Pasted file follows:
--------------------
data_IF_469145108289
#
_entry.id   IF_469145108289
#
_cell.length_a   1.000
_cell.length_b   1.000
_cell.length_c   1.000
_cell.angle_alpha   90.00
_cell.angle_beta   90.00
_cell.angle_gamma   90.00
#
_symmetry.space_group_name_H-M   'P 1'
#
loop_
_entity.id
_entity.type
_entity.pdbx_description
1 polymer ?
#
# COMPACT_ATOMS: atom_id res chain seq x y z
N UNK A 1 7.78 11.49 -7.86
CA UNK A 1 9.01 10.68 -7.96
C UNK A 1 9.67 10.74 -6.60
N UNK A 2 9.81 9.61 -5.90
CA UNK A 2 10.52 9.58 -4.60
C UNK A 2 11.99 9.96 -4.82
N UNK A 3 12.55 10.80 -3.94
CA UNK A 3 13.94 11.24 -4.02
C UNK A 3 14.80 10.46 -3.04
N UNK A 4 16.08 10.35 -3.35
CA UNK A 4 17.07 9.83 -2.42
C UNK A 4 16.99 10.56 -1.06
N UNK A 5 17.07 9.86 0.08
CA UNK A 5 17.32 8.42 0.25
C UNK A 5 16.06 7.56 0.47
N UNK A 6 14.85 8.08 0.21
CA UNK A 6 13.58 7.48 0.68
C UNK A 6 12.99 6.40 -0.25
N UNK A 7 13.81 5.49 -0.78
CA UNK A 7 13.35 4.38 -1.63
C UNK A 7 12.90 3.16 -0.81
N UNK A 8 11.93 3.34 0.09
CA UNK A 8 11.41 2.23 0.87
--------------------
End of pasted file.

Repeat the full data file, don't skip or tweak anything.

data_IF_469145108289
#
_entry.id   IF_469145108289
#
_cell.length_a   1.000
_cell.length_b   1.000
_cell.length_c   1.000
_cell.angle_alpha   90.00
_cell.angle_beta   90.00
_cell.angle_gamma   90.00
#
_symmetry.space_group_name_H-M   'P 1'
#
loop_
_entity.id
_entity.type
_entity.pdbx_description
1 polymer ?
#
# COMPACT_ATOMS: atom_id res chain seq x y z
N UNK A 1 7.78 11.49 -7.86
CA UNK A 1 9.01 10.68 -7.96
C UNK A 1 9.67 10.74 -6.60
N UNK A 2 9.81 9.61 -5.90
CA UNK A 2 10.52 9.58 -4.60
C UNK A 2 11.99 9.96 -4.82
N UNK A 3 12.55 10.80 -3.94
CA UNK A 3 13.94 11.24 -4.02
C UNK A 3 14.80 10.46 -3.04
N UNK A 4 16.08 10.35 -3.35
CA UNK A 4 17.07 9.83 -2.42
C UNK A 4 16.99 10.56 -1.06
N UNK A 5 17.07 9.86 0.08
CA UNK A 5 17.32 8.42 0.25
C UNK A 5 16.06 7.56 0.47
N UNK A 6 14.85 8.08 0.21
CA UNK A 6 13.58 7.48 0.68
C UNK A 6 12.99 6.40 -0.25
N UNK A 7 13.81 5.49 -0.78
CA UNK A 7 13.35 4.38 -1.63
C UNK A 7 12.90 3.16 -0.81
N UNK A 8 11.93 3.34 0.09
CA UNK A 8 11.41 2.23 0.87